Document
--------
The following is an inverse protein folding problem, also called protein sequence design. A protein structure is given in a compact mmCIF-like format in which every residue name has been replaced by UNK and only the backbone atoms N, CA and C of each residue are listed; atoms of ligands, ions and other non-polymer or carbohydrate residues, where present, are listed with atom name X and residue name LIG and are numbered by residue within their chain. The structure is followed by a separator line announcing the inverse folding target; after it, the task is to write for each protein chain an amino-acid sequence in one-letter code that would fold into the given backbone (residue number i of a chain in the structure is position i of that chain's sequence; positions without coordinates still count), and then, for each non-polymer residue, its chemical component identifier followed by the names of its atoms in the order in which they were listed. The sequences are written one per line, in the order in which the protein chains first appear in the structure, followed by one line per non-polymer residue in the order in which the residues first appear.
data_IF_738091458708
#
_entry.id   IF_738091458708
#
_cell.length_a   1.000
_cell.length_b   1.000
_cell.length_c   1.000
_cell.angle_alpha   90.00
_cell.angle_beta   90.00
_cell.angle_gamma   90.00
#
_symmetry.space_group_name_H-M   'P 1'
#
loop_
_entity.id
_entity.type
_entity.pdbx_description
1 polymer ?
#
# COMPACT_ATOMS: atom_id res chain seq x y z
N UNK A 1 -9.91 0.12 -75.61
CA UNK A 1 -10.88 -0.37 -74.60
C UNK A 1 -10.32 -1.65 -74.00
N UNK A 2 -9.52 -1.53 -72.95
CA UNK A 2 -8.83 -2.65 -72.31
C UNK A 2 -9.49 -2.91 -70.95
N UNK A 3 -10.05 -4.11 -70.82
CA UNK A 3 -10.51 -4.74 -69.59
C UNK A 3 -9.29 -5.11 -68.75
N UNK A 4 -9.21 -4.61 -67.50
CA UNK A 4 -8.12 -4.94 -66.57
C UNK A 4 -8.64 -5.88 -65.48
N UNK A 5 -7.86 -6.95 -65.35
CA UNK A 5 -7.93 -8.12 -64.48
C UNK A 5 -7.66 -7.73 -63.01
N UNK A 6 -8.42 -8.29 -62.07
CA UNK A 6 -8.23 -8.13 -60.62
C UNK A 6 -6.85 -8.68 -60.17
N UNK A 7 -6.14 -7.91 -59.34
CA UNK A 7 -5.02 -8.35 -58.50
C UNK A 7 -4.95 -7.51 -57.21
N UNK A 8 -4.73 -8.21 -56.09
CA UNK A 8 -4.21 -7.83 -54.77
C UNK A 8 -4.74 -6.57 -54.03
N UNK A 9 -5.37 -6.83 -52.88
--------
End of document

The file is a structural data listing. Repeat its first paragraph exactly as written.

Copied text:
The following is an inverse protein folding problem, also called protein sequence design. A protein structure is given in a compact mmCIF-like format in which every residue name has been replaced by UNK and only the backbone atoms N, CA and C of each residue are listed; atoms of ligands, ions and other non-polymer or carbohydrate residues, where present, are listed with atom name X and residue name LIG and are numbered by residue within their chain. The structure is followed by a separator line announcing the inverse folding target; after it, the task is to write for each protein chain an amino-acid sequence in one-letter code that would fold into the given backbone (residue number i of a chain in the structure is position i of that chain's sequence; positions without coordinates still count), and then, for each non-polymer residue, its chemical component identifier followed by the names of its atoms in the order in which they were listed. The sequences are written one per line, in the order in which the protein chains first appear in the structure, followed by one line per non-polymer residue in the order in which the residues first appear.